Reducing Repeat Breast Cancer Surgery with New Imaging Technology

Reducing Repeat Breast Cancer Surgery with New Imaging Technology

By Staff.

A new imaging technology developed by engineers at the Optical Imaging Laboratory could reduce repeat surgeries for breast cancer patients.  The technology may help surgeons removing breast cancer lumps confirm that they have removed the entire tumor, which would reduce the need for additional surgeries.

This may be good news for the estimated 225,000 patients newly diagnosed with invasive breast cancer and who undergo breast-conserving surgery, such as lumpectomies, which attempt to remove the entire tumor while retaining as much of the undamaged breast tissue as possible.  According to Lihong Wang, who led the team of engineers, about 20 to 60 percent of patients find out that they need another surgery to remove more tissue.

When tissue is removed, it’s sent for testing, which takes about two weeks. When tumor cells are found on the surface of the tissue sample, it indicates the surgeon has cut into the tumor, which means a portion of the tumor remain in the breast and a second surgery will be needed.

“What if we could get rid of the waiting? With 3D photoacoustic microscopy, we could analyze the tumor right in the operating room, and know immediately whether more tissue needs to be removed,” said Wang, who is a Bren Professor of Medical Engineering and Electrical Engineering in Caltech’s Division of Engineering and Applied Science.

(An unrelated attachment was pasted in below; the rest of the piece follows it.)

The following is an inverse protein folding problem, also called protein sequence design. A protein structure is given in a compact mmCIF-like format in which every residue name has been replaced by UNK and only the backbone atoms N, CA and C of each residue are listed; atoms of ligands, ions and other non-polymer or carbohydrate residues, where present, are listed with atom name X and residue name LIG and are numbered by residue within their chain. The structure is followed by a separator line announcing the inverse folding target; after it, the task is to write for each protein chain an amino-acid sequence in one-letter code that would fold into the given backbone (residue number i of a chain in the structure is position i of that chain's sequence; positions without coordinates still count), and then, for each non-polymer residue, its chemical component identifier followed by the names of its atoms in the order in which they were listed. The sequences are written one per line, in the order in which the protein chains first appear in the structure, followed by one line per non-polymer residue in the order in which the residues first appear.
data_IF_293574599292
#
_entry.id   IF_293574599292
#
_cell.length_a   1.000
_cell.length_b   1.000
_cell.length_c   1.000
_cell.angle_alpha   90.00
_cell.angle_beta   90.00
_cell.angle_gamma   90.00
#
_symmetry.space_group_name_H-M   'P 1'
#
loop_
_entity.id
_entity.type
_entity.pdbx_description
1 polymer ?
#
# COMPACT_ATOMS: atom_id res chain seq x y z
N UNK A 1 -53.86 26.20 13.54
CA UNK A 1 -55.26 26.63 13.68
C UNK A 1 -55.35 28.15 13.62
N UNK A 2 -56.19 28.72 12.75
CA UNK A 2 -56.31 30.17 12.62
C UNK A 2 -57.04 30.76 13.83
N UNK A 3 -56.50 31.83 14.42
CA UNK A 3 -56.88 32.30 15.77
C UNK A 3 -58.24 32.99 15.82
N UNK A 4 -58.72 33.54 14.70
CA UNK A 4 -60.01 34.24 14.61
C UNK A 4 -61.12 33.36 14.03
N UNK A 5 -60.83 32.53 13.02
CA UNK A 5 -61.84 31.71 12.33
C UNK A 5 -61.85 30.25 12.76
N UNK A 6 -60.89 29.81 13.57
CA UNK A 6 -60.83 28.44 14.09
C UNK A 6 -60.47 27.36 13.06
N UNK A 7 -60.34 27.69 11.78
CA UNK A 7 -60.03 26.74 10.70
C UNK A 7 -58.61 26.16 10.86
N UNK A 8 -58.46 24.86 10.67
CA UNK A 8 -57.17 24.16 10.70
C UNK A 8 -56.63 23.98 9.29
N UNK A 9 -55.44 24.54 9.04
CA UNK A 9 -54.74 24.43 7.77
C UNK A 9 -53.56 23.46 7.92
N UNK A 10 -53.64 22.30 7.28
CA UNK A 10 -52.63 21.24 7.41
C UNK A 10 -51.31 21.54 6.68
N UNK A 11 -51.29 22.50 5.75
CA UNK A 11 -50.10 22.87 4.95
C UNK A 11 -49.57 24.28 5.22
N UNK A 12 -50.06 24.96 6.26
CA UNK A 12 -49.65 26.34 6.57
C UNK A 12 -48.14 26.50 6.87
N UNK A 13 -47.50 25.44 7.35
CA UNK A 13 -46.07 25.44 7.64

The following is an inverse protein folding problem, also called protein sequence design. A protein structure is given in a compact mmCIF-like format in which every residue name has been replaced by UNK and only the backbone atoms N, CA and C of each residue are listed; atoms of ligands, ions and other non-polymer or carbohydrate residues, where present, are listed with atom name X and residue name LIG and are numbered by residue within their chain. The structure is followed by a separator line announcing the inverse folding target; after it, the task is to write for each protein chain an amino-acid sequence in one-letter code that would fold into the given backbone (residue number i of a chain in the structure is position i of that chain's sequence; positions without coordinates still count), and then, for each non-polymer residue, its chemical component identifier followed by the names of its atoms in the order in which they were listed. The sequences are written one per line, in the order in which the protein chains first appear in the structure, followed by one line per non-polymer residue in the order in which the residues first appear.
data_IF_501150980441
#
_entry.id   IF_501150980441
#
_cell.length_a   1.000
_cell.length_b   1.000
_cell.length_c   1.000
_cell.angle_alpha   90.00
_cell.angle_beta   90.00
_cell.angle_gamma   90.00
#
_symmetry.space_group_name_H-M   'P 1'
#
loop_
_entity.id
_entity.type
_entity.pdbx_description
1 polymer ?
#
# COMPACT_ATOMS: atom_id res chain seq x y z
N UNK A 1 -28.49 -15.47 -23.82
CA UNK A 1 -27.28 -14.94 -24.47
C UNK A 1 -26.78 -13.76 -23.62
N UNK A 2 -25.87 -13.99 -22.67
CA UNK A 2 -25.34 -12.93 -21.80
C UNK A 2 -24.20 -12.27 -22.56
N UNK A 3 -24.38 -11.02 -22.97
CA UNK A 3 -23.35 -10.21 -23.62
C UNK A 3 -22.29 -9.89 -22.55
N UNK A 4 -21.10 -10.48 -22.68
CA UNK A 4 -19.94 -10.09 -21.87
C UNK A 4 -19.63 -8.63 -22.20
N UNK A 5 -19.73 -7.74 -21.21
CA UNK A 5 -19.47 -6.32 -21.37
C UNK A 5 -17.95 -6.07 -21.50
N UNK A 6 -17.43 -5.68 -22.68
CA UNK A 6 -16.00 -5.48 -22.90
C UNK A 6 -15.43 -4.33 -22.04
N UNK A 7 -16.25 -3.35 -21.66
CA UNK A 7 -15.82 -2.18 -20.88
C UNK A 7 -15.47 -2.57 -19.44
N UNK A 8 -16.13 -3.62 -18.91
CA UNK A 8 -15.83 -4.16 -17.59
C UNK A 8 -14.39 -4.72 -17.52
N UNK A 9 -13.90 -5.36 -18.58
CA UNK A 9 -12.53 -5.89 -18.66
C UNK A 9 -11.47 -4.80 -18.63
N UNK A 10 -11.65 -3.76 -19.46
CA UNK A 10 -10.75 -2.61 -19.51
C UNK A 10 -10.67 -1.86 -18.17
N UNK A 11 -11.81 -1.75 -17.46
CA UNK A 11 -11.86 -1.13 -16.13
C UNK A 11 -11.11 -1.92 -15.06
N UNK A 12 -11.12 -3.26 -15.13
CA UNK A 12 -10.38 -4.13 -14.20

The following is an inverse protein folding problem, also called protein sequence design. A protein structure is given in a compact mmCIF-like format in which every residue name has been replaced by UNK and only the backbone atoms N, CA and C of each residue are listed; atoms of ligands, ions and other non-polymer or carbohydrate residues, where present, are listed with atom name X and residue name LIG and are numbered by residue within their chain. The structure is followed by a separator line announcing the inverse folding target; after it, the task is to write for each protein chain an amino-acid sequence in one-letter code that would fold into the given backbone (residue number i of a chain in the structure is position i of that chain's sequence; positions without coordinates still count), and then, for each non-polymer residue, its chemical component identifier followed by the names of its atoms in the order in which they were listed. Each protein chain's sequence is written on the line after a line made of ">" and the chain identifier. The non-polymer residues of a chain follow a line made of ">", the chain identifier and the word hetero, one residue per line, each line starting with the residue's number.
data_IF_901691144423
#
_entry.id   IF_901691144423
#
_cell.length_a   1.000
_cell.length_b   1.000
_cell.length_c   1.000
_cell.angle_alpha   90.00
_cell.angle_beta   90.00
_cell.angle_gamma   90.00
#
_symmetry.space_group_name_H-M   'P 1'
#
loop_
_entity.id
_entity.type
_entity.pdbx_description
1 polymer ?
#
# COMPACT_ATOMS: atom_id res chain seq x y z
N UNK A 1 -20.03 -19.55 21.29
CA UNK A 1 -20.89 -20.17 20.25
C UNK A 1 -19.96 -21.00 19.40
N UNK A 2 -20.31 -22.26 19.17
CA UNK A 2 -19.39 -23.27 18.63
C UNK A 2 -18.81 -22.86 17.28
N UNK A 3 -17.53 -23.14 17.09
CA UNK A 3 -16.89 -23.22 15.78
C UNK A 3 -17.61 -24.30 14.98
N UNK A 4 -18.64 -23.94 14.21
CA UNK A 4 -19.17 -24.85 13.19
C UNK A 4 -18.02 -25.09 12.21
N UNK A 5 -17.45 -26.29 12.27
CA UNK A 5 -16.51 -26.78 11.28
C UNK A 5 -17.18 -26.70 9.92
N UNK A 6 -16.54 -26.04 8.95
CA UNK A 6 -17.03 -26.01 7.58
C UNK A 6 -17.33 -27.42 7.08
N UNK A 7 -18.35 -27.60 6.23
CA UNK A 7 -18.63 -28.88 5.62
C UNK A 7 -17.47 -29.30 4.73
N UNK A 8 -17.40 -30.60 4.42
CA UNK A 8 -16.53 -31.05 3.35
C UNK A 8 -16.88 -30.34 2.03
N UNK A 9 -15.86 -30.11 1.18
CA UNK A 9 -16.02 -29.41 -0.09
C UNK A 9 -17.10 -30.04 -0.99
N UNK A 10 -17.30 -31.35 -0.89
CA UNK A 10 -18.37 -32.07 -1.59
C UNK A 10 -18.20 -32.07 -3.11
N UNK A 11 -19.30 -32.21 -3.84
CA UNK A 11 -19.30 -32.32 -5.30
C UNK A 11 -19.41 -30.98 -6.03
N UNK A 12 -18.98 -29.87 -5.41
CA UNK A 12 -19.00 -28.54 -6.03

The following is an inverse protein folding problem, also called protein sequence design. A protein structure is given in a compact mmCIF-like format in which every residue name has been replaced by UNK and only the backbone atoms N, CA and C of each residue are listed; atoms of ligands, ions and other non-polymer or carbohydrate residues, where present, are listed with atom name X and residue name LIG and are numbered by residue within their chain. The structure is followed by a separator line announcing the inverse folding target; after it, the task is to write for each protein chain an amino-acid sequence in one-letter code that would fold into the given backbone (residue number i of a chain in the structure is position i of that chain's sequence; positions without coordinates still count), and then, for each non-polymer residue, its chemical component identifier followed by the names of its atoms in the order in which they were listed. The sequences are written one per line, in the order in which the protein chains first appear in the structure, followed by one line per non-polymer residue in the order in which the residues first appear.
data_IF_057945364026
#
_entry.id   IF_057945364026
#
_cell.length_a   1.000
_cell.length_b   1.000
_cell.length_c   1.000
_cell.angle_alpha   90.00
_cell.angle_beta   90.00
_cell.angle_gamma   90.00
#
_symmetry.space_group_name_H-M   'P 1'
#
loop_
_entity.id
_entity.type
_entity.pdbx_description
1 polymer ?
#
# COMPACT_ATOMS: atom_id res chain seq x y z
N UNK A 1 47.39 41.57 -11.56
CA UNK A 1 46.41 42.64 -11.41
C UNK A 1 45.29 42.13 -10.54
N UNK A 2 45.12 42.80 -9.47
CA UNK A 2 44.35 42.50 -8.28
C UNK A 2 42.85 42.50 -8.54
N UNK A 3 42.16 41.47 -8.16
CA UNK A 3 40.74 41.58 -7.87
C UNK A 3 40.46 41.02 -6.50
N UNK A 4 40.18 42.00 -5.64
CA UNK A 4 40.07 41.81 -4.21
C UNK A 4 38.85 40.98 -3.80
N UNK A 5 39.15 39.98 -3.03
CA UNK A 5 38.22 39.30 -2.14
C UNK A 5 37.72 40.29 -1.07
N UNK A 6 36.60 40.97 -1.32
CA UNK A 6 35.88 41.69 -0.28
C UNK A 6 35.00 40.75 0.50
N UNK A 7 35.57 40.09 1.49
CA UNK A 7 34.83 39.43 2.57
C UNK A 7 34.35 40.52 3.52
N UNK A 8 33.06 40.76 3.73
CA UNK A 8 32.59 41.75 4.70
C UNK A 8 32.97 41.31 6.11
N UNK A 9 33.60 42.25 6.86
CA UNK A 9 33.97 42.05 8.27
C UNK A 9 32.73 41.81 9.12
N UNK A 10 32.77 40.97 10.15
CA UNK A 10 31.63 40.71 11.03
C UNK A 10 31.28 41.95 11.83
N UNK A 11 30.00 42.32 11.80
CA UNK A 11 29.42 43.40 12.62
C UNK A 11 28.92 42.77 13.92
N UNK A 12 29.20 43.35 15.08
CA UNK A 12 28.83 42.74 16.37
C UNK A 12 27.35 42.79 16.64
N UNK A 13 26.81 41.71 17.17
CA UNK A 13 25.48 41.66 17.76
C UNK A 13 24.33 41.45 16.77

The 3D photoacoustic microscopy uses a low-energy laser, which vibrates the tissue and measures the ultrasonic waves coming from the vibrating tissue.  The technology reveals the size of the nuclei and cell density.  Cancerous tissue have larger nuclei and more densely packed cells.

A paper publishing in the journal Science Advances shows that the technology produces images capable of highlighting cancerous features, with no slicing or staining required.

Wang’s team has focused primarily on breast cancer tumors, but the work has potential applications for any analysis of excised tumors for other cancers.

“Because the device never directly touches a patient, there will be fewer regulatory hurdles to overcome before gaining FDA approval for use by surgeons,” Wang says. “Potentially, we could make this tool available to surgeons within several years.”

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Authored by: Staff

There are 3 comments for this article
  1. Jean Price at 4:23 pm

    Michael…sadly I don’t see this happening with our new doctors or new nurses! They are being almost indoctrinated to believe opioids themselves are an EVIL problem…without much concern for how they help pain or that it’s the person’s choice to abuse them…or use them to compliantly, under close supervision and followup, for pain control and to function better!

    My son in law recently graduated from nursing school at Duke, AFTER a career in the Marine Corp…and he seems to be negative about pain medications in general…even confusing the process of addiction with just the chemical changes occurring when using ANY medication long term!! I’ve tried to explain the differences, yet he seems resistant to this truth…and I don’t believe he had such a biased opinion about all of this BEFORE his training! He knows I have used opioids conscientiously and safely for many years, yet he sees me as ADDICTED…although he DID differentiate between me and those who just take drugs illegally “for kicks.”!! However, I think this was mostly because of my surprised, hurt, and outspoken reaction..and his fear of further upsetting me!!